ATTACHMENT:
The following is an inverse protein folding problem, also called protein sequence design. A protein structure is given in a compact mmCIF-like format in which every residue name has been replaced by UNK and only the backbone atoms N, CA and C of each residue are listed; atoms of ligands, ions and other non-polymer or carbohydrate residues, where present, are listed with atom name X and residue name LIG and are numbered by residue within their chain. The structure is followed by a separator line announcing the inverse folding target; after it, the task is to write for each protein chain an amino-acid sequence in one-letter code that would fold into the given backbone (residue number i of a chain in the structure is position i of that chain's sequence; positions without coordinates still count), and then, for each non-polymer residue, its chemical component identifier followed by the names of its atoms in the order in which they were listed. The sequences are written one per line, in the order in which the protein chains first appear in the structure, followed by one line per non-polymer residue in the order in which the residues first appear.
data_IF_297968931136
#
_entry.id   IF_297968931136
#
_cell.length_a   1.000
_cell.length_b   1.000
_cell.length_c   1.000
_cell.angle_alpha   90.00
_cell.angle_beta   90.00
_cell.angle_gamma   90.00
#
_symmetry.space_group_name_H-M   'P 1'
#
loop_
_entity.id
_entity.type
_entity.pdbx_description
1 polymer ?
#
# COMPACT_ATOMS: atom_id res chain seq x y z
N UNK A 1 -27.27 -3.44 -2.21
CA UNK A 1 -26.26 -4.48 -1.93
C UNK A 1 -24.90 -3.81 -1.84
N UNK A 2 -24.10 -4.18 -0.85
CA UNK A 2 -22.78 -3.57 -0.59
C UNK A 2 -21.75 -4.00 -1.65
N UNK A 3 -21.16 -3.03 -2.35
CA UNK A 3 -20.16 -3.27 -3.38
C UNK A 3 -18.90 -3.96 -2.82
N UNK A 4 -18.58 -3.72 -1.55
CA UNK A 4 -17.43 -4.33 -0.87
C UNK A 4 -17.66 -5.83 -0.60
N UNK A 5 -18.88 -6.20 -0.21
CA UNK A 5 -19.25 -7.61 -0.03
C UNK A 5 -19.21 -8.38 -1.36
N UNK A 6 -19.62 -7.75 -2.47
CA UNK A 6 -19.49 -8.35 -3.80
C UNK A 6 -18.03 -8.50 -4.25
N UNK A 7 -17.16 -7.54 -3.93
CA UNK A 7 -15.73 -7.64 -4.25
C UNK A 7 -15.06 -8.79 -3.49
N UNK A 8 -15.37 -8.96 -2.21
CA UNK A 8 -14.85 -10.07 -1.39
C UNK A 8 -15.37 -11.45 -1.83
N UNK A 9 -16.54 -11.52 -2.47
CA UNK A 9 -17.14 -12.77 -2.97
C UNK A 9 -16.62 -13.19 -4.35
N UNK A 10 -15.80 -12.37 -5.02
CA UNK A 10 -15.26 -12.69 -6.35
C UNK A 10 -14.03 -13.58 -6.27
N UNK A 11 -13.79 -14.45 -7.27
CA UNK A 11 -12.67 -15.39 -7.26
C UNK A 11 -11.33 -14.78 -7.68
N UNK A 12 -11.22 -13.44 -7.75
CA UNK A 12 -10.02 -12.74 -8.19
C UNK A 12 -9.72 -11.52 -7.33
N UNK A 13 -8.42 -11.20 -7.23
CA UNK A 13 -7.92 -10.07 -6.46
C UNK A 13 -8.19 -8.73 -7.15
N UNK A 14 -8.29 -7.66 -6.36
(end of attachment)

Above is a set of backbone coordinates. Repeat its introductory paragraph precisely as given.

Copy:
The following is an inverse protein folding problem, also called protein sequence design. A protein structure is given in a compact mmCIF-like format in which every residue name has been replaced by UNK and only the backbone atoms N, CA and C of each residue are listed; atoms of ligands, ions and other non-polymer or carbohydrate residues, where present, are listed with atom name X and residue name LIG and are numbered by residue within their chain. The structure is followed by a separator line announcing the inverse folding target; after it, the task is to write for each protein chain an amino-acid sequence in one-letter code that would fold into the given backbone (residue number i of a chain in the structure is position i of that chain's sequence; positions without coordinates still count), and then, for each non-polymer residue, its chemical component identifier followed by the names of its atoms in the order in which they were listed. The sequences are written one per line, in the order in which the protein chains first appear in the structure, followed by one line per non-polymer residue in the order in which the residues first appear.